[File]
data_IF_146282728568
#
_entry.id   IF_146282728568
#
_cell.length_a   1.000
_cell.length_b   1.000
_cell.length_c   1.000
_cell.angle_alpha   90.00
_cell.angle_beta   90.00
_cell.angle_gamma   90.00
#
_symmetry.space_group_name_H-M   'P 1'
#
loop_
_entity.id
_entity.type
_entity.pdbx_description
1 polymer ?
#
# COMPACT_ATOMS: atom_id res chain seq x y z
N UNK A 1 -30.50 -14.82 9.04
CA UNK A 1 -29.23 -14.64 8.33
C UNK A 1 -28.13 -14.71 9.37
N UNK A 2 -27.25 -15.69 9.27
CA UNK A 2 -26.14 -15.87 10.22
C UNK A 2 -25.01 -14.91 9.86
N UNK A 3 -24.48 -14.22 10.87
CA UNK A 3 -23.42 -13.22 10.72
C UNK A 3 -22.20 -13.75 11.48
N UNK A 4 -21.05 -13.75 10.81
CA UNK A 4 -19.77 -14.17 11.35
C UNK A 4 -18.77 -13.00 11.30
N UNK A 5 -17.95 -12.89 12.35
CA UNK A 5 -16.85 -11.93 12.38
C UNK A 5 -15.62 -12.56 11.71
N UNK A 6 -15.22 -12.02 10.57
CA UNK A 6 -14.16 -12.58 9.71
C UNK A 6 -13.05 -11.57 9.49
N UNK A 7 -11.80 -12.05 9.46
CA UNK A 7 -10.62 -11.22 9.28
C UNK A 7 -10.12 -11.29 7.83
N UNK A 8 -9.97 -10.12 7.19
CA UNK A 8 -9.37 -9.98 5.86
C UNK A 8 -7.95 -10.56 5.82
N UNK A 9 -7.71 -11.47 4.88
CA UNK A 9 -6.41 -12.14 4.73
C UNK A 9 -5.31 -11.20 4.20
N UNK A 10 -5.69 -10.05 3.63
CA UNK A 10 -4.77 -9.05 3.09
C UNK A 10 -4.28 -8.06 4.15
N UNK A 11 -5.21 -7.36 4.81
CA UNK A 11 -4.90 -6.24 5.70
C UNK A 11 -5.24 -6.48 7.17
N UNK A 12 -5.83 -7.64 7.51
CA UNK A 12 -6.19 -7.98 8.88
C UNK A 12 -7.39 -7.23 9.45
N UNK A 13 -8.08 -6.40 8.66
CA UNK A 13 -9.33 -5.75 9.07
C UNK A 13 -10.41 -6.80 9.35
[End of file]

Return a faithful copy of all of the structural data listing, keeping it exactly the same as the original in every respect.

data_IF_146282728568
#
_entry.id   IF_146282728568
#
_cell.length_a   1.000
_cell.length_b   1.000
_cell.length_c   1.000
_cell.angle_alpha   90.00
_cell.angle_beta   90.00
_cell.angle_gamma   90.00
#
_symmetry.space_group_name_H-M   'P 1'
#
loop_
_entity.id
_entity.type
_entity.pdbx_description
1 polymer ?
#
# COMPACT_ATOMS: atom_id res chain seq x y z
N UNK A 1 -30.50 -14.82 9.04
CA UNK A 1 -29.23 -14.64 8.33
C UNK A 1 -28.13 -14.71 9.37
N UNK A 2 -27.25 -15.69 9.27
CA UNK A 2 -26.14 -15.87 10.22
C UNK A 2 -25.01 -14.91 9.86
N UNK A 3 -24.48 -14.22 10.87
CA UNK A 3 -23.42 -13.22 10.72
C UNK A 3 -22.20 -13.75 11.48
N UNK A 4 -21.05 -13.75 10.81
CA UNK A 4 -19.77 -14.17 11.35
C UNK A 4 -18.77 -13.00 11.30
N UNK A 5 -17.95 -12.89 12.35
CA UNK A 5 -16.85 -11.93 12.38
C UNK A 5 -15.62 -12.56 11.71
N UNK A 6 -15.22 -12.02 10.57
CA UNK A 6 -14.16 -12.58 9.71
C UNK A 6 -13.05 -11.57 9.49
N UNK A 7 -11.80 -12.05 9.46
CA UNK A 7 -10.62 -11.22 9.28
C UNK A 7 -10.12 -11.29 7.83
N UNK A 8 -9.97 -10.12 7.19
CA UNK A 8 -9.37 -9.98 5.86
C UNK A 8 -7.95 -10.56 5.82
N UNK A 9 -7.71 -11.47 4.88
CA UNK A 9 -6.41 -12.14 4.73
C UNK A 9 -5.31 -11.20 4.20
N UNK A 10 -5.69 -10.05 3.63
CA UNK A 10 -4.77 -9.05 3.09
C UNK A 10 -4.28 -8.06 4.15
N UNK A 11 -5.21 -7.36 4.81
CA UNK A 11 -4.90 -6.24 5.70
C UNK A 11 -5.24 -6.48 7.17
N UNK A 12 -5.83 -7.64 7.51
CA UNK A 12 -6.19 -7.98 8.88
C UNK A 12 -7.39 -7.23 9.45
N UNK A 13 -8.08 -6.40 8.66
CA UNK A 13 -9.33 -5.75 9.07
C UNK A 13 -10.41 -6.80 9.35